Posted by Early Growth
July 9, 2012 | 9-minute read (1746 words)
When you’re looking to fund your start-up, should you pursue funds from an angel investor or a venture capitalist? Your first response may be: whoever will give me money! Sure, you may be at the point where you feel ready to take money from whomever will give it to you, but it’s actually more complicated than that. Before targeting a potential funding source, there’s a lot to consider. You may want to begin by thinking about the following:
Answering these questions will help you clarify what you’re looking for, who to pitch to, and how to get funded.
Let’s break it down:
- What stage is your company in?
- How much money do you need?
- What, besides money, do you hope to get out of this relationship?
- What do you not want from an investor?
1. The State of Your Company
Ultimately, the choice of whether to pursue funding from an angel investor or venture capitalist may not really be a choice. A lot depends on the stage your company is in, growth-wise. If you are just starting out, angel investors may be a good fit. But if you are ready to move your company to the next level, you may need a venture capital infusion.
Time pressure is also a factor. If you’re in a rush to get to market (and who isn’t?), venture capitalists might put a wrench in your plans as they will take their time doing their due diligence before they will write you a check. Since angel investors are individuals, there is a lot less red tape. And since they may even be your friends or family members, they are probably more invested in helping to support you in a shorter time-frame.
2. The Capital Issue
At heart, the issue of funding is about the capital. That said, you probably already know that angel investors have relatively little money and venture capitalists are the source of bigger bucks.
But before you get caught up in “show me the money” mania, consider these three capital components, because it’s not just how much money you can raise, but how difficult it’s going to be to raise the funds, and what price you’ll pay for this investment.
Amount of Capital Invested - Angel investors are usually individual investors who are just looking to grow their own money. For this reason, they usually invests smaller sums of money for smaller ventures just starting out. On the other end of the spectrum, venture capitalists are the big-time. Usually comprised of groups with huge funds, venture capitalists generally invest a minimum of $2M. This is why how much funding you need will dictate what kind of investors you pursue.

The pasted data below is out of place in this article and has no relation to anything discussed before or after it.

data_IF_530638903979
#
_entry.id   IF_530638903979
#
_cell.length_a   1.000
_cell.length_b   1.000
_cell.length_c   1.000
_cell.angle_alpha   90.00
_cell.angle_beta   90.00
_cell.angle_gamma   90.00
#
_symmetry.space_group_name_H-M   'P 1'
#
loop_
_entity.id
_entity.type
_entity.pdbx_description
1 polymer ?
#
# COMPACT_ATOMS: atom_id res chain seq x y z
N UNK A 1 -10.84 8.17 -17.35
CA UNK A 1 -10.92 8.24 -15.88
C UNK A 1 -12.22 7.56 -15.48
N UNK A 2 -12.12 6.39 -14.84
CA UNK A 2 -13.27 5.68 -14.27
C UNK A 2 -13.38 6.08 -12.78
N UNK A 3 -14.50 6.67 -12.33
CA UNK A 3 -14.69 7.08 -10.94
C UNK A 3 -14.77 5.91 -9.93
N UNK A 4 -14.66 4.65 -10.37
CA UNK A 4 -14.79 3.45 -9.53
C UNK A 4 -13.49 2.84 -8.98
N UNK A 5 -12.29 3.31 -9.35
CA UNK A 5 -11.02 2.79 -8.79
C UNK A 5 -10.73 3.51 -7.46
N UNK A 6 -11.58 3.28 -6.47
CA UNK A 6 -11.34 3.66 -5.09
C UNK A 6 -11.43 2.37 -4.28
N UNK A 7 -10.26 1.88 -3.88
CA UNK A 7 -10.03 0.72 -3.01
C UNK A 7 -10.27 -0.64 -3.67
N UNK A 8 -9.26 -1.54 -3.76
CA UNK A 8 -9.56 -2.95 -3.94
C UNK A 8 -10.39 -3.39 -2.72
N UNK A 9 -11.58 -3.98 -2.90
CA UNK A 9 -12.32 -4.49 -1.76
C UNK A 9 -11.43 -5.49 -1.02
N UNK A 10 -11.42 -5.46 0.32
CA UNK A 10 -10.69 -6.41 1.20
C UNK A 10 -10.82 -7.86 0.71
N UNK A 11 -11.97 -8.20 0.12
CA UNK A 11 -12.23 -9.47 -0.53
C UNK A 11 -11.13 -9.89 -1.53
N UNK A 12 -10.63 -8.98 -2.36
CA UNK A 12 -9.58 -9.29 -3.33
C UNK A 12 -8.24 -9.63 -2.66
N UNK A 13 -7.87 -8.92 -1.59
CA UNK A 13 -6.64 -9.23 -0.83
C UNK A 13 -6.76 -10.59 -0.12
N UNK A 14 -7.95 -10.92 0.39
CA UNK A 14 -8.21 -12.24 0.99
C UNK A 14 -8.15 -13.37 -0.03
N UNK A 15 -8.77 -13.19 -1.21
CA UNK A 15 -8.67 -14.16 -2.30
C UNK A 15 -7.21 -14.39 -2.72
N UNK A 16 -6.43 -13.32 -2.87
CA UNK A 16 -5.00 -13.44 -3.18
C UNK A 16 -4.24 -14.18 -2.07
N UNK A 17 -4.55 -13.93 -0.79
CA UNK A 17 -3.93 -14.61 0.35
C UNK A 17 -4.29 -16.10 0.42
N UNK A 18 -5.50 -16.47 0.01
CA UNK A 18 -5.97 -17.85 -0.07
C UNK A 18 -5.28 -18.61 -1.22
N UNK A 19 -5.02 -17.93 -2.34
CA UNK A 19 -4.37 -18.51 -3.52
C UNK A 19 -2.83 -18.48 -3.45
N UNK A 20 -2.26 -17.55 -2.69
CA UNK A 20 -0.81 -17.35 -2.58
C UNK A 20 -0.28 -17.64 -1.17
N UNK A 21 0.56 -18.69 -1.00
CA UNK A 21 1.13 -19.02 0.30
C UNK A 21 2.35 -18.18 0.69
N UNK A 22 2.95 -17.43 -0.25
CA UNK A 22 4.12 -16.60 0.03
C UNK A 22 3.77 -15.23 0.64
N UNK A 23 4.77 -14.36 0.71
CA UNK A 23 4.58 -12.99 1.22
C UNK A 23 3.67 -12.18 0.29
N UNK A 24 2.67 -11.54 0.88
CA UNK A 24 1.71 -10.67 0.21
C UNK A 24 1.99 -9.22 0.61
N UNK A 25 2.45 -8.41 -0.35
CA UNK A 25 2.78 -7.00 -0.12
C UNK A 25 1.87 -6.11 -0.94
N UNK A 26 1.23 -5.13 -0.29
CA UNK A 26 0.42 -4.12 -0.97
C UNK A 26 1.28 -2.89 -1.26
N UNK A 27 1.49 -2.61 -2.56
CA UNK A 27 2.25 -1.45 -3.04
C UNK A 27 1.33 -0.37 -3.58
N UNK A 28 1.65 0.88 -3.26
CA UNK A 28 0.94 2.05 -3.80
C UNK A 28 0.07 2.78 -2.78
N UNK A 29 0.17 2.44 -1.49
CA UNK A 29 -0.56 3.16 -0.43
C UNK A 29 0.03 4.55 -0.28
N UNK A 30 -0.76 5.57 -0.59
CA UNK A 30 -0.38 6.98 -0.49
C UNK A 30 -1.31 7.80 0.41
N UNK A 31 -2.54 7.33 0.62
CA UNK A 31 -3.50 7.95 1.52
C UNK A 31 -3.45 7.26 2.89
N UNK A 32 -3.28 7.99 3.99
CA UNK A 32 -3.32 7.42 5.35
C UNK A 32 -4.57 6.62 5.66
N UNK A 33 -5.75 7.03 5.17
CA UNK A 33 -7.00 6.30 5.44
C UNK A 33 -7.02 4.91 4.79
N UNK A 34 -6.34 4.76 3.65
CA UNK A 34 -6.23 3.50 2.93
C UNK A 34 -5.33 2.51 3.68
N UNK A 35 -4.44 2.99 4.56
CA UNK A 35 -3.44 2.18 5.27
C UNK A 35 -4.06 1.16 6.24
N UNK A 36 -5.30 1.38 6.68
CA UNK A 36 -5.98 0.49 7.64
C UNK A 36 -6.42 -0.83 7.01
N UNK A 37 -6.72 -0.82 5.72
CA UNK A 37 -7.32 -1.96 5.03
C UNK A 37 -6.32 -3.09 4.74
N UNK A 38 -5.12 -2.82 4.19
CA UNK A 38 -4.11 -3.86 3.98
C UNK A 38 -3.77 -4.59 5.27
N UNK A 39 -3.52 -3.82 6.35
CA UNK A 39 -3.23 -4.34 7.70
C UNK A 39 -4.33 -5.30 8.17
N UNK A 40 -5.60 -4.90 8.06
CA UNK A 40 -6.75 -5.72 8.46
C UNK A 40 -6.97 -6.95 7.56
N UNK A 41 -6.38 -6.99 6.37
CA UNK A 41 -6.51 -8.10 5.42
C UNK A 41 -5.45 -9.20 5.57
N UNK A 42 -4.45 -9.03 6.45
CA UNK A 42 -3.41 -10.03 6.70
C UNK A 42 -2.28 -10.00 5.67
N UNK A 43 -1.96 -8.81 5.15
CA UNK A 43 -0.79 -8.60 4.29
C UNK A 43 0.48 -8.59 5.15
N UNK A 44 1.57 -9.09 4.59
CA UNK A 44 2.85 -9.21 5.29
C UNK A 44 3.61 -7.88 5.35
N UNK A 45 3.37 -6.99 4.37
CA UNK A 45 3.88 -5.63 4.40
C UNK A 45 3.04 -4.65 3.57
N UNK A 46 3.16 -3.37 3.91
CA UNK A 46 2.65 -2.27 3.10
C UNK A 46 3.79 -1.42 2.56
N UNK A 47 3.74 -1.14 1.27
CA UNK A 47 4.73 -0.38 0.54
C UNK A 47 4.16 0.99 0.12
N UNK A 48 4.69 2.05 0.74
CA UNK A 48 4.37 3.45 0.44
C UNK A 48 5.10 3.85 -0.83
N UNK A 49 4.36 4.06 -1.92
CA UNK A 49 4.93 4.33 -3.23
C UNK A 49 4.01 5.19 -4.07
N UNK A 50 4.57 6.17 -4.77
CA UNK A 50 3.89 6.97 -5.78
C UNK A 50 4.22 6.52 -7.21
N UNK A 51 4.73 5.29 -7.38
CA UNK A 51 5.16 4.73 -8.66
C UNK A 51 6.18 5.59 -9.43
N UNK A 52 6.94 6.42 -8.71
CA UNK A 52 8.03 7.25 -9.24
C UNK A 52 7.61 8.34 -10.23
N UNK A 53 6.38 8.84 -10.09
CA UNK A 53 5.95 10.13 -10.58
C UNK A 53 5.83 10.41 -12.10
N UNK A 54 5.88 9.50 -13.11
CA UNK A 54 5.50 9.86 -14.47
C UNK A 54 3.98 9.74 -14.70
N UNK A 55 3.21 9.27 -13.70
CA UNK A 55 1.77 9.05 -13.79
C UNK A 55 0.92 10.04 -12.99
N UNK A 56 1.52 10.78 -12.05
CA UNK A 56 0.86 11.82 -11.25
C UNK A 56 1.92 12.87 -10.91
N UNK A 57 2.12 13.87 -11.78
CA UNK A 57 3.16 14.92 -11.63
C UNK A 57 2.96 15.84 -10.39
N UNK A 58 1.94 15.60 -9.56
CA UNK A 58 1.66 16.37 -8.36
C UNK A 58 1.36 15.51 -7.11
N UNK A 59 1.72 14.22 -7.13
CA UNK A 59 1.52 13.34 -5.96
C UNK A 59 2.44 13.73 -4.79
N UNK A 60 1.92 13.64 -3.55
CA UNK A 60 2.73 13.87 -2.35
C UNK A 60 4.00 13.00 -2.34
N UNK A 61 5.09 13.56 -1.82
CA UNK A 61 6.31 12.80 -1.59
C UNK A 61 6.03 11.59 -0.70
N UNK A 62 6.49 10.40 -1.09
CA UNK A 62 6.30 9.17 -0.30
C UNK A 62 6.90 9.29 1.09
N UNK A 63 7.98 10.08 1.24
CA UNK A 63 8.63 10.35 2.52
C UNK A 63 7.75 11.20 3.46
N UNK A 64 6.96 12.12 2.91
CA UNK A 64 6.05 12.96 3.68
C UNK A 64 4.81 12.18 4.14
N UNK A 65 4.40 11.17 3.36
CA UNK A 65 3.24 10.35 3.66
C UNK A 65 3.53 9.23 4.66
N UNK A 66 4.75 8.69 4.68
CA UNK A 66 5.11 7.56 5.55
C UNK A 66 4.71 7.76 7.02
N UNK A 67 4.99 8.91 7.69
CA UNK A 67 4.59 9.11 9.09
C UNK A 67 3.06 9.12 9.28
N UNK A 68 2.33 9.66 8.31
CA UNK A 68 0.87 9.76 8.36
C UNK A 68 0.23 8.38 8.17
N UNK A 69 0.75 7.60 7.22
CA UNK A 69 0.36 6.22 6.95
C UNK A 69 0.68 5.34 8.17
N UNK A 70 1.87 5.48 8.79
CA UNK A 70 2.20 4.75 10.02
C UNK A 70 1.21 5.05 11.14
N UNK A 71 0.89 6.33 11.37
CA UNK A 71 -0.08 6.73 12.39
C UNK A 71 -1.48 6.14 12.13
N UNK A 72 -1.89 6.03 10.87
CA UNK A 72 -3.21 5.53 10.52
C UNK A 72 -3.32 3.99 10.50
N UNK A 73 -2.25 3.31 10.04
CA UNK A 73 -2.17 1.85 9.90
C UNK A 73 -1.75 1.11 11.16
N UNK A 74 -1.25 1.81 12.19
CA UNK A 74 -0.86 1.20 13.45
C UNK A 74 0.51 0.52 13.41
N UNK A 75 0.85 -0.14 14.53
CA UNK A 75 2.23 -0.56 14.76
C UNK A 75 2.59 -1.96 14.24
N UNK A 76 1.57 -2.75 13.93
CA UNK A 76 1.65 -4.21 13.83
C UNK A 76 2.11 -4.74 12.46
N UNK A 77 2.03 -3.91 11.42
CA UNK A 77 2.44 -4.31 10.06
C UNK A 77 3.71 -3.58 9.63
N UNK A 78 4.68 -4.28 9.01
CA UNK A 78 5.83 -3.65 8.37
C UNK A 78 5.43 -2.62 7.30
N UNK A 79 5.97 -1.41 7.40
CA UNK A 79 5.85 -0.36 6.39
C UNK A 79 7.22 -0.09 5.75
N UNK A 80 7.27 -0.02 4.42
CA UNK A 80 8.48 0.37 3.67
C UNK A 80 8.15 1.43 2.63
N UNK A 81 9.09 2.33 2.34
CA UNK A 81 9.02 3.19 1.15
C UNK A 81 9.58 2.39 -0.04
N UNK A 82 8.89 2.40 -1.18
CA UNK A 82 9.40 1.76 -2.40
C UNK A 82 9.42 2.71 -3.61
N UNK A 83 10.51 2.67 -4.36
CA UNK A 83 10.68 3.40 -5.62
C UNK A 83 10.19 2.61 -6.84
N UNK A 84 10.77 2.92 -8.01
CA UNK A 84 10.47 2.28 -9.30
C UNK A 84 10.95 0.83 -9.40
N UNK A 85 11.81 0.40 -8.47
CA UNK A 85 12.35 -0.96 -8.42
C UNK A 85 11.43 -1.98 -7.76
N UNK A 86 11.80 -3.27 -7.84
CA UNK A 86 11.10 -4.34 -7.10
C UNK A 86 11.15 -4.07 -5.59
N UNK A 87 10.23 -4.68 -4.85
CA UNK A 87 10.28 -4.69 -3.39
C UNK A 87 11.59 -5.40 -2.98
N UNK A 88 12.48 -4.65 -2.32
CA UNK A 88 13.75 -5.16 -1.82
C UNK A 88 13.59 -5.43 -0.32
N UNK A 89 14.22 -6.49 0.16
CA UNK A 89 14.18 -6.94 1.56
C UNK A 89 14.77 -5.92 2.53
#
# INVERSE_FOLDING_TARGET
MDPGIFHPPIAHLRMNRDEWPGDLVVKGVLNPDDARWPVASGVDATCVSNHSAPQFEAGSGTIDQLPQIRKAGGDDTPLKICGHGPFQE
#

Contact Early Growth Financial Services for help targeting your capital needs.
Ease of Raising Capital - Angel investment is easier money. It’s just a simpler model wherein you deal directly with individuals. In many cases, your angel investor may be a friend or relative or a high net-worth individual with savings to spare for the chance at a big payout. If you need to raise a large amount of money, an angel investor may not be able to deliver though. This will leave you having to seek out multiple investors which can be time-consuming (and exhausting...unless you relish the idea of constant pitching).
If you’re working with a professional angel which is becoming more and more prevalent (we’ll address this growing area in a future post), the money may be harder to come by. But it will still be easier than working with a venture capitalist. VCs are the harder sell because, after all, this is their business. Asking a venture capitalist for an investment is a more formal and involved process. Compare telling your grandmother about your dream start-up and asking for $5000 with creating a pitch deck complete with competitive analysis, market strategy, and financial details. Get the picture?
The bright side is that once you’ve hooked a venture capitalist, they will be more likely to invest in later rounds so you won’t have to hop back on the hamster wheel for the next round of funding.
Amount of Capital Returned - With an angel investor, you are usually going to pay less of a premium in the amount of the stock or percentage of your company you give up. Because investment isn’t their only venture, angel investors might not be looking for a specific level of return. And you’ll likely have a greater ability to renegotiate along the way if, say, you suddenly need to change your stock issuance.
Venture capital firms are more likely to take a larger piece of your company and require more stock. And, if the nature of your business changes—and you need to change along with it—your suggested changes will likely be met with more resistance.
3. Non-Monetary Benefits of Receiving Capital
When seeking funding, think outside the (money) box to consider what other benefits you may get from your investors. These non-money “perks” can be almost as valuable as the actual capital.